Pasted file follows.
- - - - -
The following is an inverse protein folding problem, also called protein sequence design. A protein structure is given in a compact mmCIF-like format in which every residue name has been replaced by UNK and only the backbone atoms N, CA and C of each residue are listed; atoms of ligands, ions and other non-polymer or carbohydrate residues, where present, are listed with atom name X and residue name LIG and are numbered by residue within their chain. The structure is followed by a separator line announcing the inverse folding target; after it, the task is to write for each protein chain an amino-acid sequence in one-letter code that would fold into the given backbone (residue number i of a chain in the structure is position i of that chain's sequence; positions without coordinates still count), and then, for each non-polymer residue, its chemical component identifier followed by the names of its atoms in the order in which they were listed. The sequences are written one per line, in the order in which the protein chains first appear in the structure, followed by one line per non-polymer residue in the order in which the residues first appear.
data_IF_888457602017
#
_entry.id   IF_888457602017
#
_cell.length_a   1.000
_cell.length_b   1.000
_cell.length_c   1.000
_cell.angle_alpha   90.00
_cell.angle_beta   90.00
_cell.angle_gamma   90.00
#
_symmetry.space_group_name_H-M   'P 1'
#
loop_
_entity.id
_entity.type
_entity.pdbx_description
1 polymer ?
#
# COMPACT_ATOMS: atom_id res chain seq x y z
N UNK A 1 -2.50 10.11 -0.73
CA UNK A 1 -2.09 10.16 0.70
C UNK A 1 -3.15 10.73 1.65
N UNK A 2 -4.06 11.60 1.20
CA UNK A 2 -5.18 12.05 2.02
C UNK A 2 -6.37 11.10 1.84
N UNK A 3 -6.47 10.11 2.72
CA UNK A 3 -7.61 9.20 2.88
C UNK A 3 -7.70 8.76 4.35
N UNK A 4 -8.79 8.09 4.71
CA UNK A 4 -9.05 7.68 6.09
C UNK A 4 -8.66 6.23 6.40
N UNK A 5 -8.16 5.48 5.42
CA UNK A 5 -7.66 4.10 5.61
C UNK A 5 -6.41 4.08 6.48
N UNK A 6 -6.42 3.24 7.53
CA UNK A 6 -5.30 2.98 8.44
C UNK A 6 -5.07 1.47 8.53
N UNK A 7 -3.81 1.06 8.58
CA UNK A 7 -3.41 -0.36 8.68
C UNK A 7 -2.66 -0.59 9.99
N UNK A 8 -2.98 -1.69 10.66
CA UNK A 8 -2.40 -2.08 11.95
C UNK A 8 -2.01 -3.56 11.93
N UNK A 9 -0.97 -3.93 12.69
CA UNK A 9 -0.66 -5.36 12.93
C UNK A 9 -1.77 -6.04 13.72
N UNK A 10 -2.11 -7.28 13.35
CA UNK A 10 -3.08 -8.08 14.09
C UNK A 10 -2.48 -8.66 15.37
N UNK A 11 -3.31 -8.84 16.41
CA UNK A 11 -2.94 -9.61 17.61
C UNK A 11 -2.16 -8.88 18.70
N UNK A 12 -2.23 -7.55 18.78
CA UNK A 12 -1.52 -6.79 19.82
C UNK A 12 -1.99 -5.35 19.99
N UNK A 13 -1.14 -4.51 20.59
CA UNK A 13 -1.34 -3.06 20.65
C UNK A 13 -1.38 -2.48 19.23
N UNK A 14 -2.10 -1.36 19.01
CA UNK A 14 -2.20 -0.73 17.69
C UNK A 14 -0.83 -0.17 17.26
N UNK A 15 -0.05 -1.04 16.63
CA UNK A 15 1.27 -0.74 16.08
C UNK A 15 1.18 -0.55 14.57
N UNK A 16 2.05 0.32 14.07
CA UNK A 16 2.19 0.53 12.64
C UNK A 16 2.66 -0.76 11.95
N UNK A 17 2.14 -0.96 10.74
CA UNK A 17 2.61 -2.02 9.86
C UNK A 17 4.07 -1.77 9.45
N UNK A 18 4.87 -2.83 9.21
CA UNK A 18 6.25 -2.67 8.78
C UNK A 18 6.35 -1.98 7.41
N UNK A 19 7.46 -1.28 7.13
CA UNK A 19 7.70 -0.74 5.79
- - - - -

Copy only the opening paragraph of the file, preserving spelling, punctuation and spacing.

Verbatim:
The following is an inverse protein folding problem, also called protein sequence design. A protein structure is given in a compact mmCIF-like format in which every residue name has been replaced by UNK and only the backbone atoms N, CA and C of each residue are listed; atoms of ligands, ions and other non-polymer or carbohydrate residues, where present, are listed with atom name X and residue name LIG and are numbered by residue within their chain. The structure is followed by a separator line announcing the inverse folding target; after it, the task is to write for each protein chain an amino-acid sequence in one-letter code that would fold into the given backbone (residue number i of a chain in the structure is position i of that chain's sequence; positions without coordinates still count), and then, for each non-polymer residue, its chemical component identifier followed by the names of its atoms in the order in which they were listed. The sequences are written one per line, in the order in which the protein chains first appear in the structure, followed by one line per non-polymer residue in the order in which the residues first appear.